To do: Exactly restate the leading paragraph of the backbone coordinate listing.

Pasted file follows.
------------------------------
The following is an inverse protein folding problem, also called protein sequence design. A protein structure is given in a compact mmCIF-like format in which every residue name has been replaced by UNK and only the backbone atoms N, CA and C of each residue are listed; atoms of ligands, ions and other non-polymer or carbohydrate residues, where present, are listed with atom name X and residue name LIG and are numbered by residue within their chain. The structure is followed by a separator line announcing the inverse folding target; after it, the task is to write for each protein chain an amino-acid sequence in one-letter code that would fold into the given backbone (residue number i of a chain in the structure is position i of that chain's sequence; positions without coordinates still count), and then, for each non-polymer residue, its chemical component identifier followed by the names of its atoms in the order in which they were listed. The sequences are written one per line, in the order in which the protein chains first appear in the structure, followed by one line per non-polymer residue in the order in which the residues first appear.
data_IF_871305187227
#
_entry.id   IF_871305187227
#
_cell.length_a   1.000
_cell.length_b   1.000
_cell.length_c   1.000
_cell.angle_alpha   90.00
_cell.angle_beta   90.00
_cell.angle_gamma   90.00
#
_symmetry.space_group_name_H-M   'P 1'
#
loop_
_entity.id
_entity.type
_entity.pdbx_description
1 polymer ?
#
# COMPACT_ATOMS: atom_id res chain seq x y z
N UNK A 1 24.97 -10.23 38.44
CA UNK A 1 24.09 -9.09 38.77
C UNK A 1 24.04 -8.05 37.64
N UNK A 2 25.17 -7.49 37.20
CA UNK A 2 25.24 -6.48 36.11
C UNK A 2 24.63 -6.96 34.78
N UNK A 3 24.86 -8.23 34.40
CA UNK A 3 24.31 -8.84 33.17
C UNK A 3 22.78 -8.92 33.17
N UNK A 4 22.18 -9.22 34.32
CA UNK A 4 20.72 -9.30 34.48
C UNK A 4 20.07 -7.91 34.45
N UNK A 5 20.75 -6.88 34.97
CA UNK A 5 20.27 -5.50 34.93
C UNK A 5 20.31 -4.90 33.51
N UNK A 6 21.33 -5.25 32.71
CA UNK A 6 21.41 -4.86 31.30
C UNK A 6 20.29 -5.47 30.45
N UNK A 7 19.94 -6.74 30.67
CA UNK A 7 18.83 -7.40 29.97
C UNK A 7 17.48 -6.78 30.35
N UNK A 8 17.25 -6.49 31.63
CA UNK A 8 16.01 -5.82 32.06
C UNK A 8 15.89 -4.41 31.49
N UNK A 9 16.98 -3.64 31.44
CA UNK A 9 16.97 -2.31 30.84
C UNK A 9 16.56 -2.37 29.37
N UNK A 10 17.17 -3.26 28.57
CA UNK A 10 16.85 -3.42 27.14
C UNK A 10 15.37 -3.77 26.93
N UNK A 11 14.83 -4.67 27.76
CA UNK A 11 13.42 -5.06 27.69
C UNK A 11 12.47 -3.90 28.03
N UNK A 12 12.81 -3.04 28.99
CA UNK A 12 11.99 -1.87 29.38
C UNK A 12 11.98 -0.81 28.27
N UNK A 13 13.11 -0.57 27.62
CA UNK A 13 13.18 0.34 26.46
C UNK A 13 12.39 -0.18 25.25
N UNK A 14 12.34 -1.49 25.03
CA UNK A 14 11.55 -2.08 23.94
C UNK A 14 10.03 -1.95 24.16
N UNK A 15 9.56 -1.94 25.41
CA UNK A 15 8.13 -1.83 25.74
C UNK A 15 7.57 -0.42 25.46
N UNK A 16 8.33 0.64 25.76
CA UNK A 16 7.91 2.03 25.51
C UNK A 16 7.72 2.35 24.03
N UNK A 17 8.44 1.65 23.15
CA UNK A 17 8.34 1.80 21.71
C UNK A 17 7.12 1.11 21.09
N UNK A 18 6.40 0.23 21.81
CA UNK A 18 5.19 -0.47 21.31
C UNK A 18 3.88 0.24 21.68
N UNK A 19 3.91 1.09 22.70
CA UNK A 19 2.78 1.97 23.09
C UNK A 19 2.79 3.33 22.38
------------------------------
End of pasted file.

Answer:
The following is an inverse protein folding problem, also called protein sequence design. A protein structure is given in a compact mmCIF-like format in which every residue name has been replaced by UNK and only the backbone atoms N, CA and C of each residue are listed; atoms of ligands, ions and other non-polymer or carbohydrate residues, where present, are listed with atom name X and residue name LIG and are numbered by residue within their chain. The structure is followed by a separator line announcing the inverse folding target; after it, the task is to write for each protein chain an amino-acid sequence in one-letter code that would fold into the given backbone (residue number i of a chain in the structure is position i of that chain's sequence; positions without coordinates still count), and then, for each non-polymer residue, its chemical component identifier followed by the names of its atoms in the order in which they were listed. The sequences are written one per line, in the order in which the protein chains first appear in the structure, followed by one line per non-polymer residue in the order in which the residues first appear.